Thursday, May 20, 2004
Men In Black: Alien Attack is out of this world
Sombrero Grande went to Universal Studios Florida and all I got was this lousy review
Theme park review by Sombrero Grande
Last weekend I managed to wing my way down to Orlando, Florida. The last time I was there, a little over ten years ago, I took in Walt Disney World, so I figured this time this movie/theme park nut should stop in to see the parks of Universal.
For a California-boy like me who’s quite familiar with Universal Studios Hollywood, many various attractions at Universal Studios Florida were little more than deja-vu. Universal Orlando doesn’t have a studio tram tour, because there really isn’t much of a “studio” there at all; with no backlot there really isn’t any reason for it. Instead, many of the little “attractions” that pepper Hollywood’s tram tour show up as separate rides in Orlando. Earthquake: The Big One is nearly identical to the Earthquake experience in Hollywood, except that before you board your subway train bound for the collapsing set there are a few brief “shows” that demonstrate how movie effects are done. If you’ve been to Hollywood, you can easily skip this one.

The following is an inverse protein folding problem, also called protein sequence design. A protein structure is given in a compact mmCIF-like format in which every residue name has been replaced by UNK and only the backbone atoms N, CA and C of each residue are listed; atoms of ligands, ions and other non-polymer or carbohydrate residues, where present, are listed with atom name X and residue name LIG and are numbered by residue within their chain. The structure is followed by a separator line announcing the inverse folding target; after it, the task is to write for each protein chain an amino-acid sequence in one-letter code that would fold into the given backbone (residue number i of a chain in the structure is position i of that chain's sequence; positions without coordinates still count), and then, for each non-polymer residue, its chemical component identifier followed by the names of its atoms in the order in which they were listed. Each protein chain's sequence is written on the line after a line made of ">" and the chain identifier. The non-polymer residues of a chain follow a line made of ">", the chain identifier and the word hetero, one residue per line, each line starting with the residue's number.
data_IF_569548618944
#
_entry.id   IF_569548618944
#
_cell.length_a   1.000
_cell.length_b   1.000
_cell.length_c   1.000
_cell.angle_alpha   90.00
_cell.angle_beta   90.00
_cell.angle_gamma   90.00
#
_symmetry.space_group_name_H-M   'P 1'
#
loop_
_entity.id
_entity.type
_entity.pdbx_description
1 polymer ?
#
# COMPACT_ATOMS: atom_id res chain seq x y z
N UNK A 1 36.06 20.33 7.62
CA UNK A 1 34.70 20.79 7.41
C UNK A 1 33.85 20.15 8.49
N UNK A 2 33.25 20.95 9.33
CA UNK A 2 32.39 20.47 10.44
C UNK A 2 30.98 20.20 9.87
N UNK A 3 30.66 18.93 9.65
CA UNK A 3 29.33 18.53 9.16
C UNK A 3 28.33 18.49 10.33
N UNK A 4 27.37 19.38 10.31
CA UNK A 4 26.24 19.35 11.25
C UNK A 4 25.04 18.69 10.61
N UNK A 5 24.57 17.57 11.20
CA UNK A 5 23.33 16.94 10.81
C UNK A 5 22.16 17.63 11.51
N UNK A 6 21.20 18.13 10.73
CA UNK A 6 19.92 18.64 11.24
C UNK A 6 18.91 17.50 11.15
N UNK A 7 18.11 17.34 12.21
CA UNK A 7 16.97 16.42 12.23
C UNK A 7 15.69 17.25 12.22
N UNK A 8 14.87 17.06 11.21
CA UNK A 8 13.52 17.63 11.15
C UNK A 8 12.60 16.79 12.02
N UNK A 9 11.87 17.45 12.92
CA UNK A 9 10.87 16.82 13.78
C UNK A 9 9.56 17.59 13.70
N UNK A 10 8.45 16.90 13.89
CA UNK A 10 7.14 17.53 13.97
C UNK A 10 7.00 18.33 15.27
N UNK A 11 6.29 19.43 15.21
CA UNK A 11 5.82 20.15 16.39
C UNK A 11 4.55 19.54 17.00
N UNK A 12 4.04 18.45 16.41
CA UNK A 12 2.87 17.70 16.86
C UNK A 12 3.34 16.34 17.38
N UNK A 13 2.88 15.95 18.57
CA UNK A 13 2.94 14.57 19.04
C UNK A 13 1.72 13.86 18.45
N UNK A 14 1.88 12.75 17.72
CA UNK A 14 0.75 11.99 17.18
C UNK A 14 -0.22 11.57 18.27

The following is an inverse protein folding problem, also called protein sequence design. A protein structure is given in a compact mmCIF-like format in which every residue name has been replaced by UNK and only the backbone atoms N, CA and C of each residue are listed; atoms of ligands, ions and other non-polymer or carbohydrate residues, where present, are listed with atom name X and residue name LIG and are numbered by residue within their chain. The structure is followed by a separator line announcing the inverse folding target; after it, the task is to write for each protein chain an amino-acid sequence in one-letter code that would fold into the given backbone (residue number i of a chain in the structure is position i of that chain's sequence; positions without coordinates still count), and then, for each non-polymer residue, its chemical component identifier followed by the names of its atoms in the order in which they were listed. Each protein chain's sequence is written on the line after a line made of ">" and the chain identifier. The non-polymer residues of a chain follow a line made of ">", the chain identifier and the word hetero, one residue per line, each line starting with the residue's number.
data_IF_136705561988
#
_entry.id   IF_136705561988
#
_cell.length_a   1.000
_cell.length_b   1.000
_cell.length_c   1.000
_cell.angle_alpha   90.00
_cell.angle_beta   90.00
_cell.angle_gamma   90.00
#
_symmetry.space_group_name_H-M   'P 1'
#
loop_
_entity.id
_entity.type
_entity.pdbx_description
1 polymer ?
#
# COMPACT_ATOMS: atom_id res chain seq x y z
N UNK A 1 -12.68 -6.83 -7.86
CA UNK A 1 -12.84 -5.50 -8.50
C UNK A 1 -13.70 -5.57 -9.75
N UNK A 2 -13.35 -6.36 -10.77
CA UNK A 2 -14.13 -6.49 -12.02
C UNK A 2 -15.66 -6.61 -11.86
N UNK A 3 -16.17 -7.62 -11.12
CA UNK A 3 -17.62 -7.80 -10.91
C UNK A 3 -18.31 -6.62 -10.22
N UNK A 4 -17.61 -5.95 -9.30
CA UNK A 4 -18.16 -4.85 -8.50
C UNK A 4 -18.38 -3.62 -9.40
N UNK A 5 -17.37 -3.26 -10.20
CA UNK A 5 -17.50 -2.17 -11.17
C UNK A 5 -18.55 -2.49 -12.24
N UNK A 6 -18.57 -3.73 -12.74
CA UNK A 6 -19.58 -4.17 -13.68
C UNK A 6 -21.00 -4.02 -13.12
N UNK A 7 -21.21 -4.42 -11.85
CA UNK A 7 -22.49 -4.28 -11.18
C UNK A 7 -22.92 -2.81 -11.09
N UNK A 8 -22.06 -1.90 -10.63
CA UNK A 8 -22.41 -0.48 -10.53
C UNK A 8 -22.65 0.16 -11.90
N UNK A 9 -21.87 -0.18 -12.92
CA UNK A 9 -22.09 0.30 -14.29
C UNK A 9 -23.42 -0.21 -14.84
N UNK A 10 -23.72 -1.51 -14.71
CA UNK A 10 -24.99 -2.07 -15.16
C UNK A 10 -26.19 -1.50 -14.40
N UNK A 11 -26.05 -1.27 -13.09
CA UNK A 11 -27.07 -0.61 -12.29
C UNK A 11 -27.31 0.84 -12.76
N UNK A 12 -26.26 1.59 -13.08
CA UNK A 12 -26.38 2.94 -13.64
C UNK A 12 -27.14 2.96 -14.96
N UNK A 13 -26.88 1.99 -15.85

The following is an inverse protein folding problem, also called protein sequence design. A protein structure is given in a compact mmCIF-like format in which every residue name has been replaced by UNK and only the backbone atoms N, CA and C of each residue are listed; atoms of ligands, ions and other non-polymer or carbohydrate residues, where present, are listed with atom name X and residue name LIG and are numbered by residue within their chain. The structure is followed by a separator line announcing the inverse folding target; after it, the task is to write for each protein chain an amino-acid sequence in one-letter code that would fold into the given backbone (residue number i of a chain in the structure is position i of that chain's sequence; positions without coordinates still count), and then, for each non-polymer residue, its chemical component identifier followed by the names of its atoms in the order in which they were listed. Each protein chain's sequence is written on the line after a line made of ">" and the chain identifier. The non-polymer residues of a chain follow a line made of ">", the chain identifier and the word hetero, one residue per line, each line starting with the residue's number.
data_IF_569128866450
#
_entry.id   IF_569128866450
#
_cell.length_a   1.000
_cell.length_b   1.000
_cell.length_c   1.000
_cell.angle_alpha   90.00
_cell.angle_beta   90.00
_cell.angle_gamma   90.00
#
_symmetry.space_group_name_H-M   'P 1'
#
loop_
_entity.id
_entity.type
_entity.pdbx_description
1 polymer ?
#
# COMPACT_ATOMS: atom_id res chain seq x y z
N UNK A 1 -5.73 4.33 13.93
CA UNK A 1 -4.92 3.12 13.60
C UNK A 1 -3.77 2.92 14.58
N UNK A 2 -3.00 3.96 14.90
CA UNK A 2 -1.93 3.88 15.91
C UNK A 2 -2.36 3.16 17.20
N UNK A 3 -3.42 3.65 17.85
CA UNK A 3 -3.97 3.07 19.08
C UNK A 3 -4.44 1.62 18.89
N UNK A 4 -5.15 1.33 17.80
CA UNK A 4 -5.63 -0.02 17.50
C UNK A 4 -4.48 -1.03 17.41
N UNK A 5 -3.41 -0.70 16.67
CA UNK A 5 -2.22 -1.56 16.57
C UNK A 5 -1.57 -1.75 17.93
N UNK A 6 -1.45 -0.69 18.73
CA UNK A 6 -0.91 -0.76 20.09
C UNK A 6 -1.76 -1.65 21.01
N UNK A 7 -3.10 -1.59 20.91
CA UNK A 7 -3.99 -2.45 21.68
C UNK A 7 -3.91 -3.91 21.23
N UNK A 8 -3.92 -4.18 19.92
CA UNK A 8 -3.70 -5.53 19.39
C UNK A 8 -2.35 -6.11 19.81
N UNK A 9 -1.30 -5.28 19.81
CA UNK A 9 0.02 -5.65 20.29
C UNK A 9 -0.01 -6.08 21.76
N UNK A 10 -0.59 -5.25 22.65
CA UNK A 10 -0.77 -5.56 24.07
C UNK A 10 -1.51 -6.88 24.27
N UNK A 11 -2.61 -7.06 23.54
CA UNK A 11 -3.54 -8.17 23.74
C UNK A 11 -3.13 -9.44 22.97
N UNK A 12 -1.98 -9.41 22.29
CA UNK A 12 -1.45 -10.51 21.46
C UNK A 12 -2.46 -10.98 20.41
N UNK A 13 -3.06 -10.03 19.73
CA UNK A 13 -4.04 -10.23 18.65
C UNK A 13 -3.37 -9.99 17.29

Jaws takes the experience up a few notches from its Hollywood counterpart. Park guests board tour boats for a trip around the infamous Amity Island with a live guide at the helm. The ride begins peacefully enough passing by several waterfront residences. I’m not sure if it was intentional or not, but the fact that there are no people and no movement around these quaint houses--just the sound of chirping birds in the distance--creates an oddly disquieting feeling. The boat makes a turn around a lighthouse (on the other side of the water is a small church with a prominent graveyard--a nice, subtle bit of foreboding staging for this turn in the ride) and suddenly the demeanor of the boat’s live guide dramatically changes. We see the boat in front of us sinking into the water, torn apart, pieces everywhere, with no one to be seen. Of course we know right away who’s responsible for this and his telltale fin is soon seen circling our vessel. The ride makes its way through three more, distinct areas before concluding, making it a nice upgrade from the Hollywood version. Being “in the water” nicely heightens the sense of danger this time around instead of just sitting in a tram adjacent to it.